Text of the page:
Doing it "right" meant designing Myth from the ground up to be cross-platform compatible. Ninety percent of the code in the game is platform independent; the other ten percent is split evenly between routines that handle PC- and Macintosh-specific functionality. It was a programmer's dream come true -- we spent almost all our time implementing features and solving real problems, rather than wasting it fighting the OS.

All of the data for Myth, from animated cut scenes to the percentage of warriors who are left-handed, is stored in platform-independent files called tags. Tags are automatically byte swapped when necessary and are accessed via a cross-platform file manager.

One of our programmers worked in conjunction with Apple Computer Inc. to develop a cross-platform networking library code-named Über. One of the greatest things about Über is that it supports plug-in modules for network protocols. Thus, although Myth currently only allows games over TCP/IP, AppleTalk, and through TEN, it would be trivial to add support for new protocol modules. Myth must provide a user interface to set up the connection, but once Über establishes that connection, game play over a LAN is the same as over the Internet.

To keep the game's appearance identical across platforms, we implemented our own dialog and font managers. This allowed us (actually, it required us) to use custom graphics for all interface items. We designed our font manager so that it supported antialiased, two-byte fonts, as well as a variety of text-parsing formats. Thus, our overseas publishers Eidos and Pacific Software Publishing were able to localize relatively painlessly. The German version of Myth was finished only a couple of weeks after the English release, with Japanese and French versions close behind. The only game experience that is different for the two platforms is the installation, and two players on bungie.net have no idea whether their opponents are on Macintoshes or PCs.

2. bungie.net and beta testing.
Myth was also released with integrated support for our first online service, bungie.net. This service was designed specifically for Myth and was developed simultaneously. Similar to online services for other games, it allows players to connect via the Internet to game rooms, where they can chat or play against one another. The Linux-based server that runs bungie.net keeps track of player statistics and gives everyone a score in our ranking system. The service's web site (www.bungie.net) has access to this database and sports a leader board that lists the top players.

Our networking layer is based on a client/server model. Once you advertise a game on the network, you become a server, and other players join your game. Network traffic during a game is limited to the commands issued by the players. All copies of Myth in a network game run deterministically and merely interpret the commands that they receive. This makes cheating difficult; if you hack the game to perform something illegal, such as making all your units invincible, you'll go out of sync with other players. When portions of the game data are periodically checksummed and compared, a message will indicate that you're out of sync (and out of luck). So far, the only form of cheating we've encountered is users trying to exploit the bungie.net ranking system.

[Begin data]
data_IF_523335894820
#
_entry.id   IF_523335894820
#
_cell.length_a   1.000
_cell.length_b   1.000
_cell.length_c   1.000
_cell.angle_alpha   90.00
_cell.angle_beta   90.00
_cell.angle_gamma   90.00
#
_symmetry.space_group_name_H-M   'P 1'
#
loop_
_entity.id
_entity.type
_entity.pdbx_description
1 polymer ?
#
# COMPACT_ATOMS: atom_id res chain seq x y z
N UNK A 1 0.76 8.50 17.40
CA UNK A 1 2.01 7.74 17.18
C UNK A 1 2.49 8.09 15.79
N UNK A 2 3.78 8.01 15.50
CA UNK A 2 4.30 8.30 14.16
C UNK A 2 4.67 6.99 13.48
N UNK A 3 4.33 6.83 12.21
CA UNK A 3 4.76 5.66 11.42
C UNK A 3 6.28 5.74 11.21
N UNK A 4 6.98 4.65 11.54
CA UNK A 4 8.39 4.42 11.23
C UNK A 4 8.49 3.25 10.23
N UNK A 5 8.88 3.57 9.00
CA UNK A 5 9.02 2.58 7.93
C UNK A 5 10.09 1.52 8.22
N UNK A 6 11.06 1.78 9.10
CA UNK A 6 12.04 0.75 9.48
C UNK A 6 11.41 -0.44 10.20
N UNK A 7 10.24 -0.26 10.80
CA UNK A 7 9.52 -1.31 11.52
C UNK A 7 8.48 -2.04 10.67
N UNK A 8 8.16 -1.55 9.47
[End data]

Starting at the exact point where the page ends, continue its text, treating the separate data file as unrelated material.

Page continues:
To rigorously test our server load capacity and the bungie.net code, we released a public beta of the network game. We were initially apprehensive because it was our first public beta test of a product, but it was an amazing success. When errors occur, Myth alerts the player, logs the error messages, and usually allows the user to save a replay of the problem. Testers submitted these detailed bug reports via e-mail and chatted about features and improvements to levels on internal newsgroups.

Best of all, the testers used bungie.net to give instant feedback to the developers. This interaction allowed us to gather even more useful information about bugs, and it made the testers really feel involved in the final product. By the end of the beta-testing cycle, we not only had a clean product, but also had a loyal following of users who sang our praises when the NDAs were lifted.


Myth Figure Design


3. 3D graphics acceleration.
When the project started, 3D acceleration hardware was only just starting to become popular. Nevertheless, we tried to keep hardware acceleration in mind when designing our rendering pipeline. When the opportunity arose to add hardware acceleration, the implementation worked beautifully. We worked closely with people from 3Dfx and Rendition and added support for their chipsets in about a week. It's amazing how much these accelerators add to the smoothness of the terrain, the fluidity of camera movement, and the realism of the units and effects. These chips rock, and great on-site developer assistance made them easy to support.

4. Getting back to the people.
Once we had released Myth, we definitely did the right thing by waiting for player feedback and then releasing a patch to address their issues. Since our public beta test caught most of the bugs in the shipping product, nearly all our post-shipping efforts were directed towards adding user-requested features. We scoured the newsgroups, read e-mail, and talked to customers about their complaints. From these disparate sources, we compiled a list of improvements for our 1.1 patch.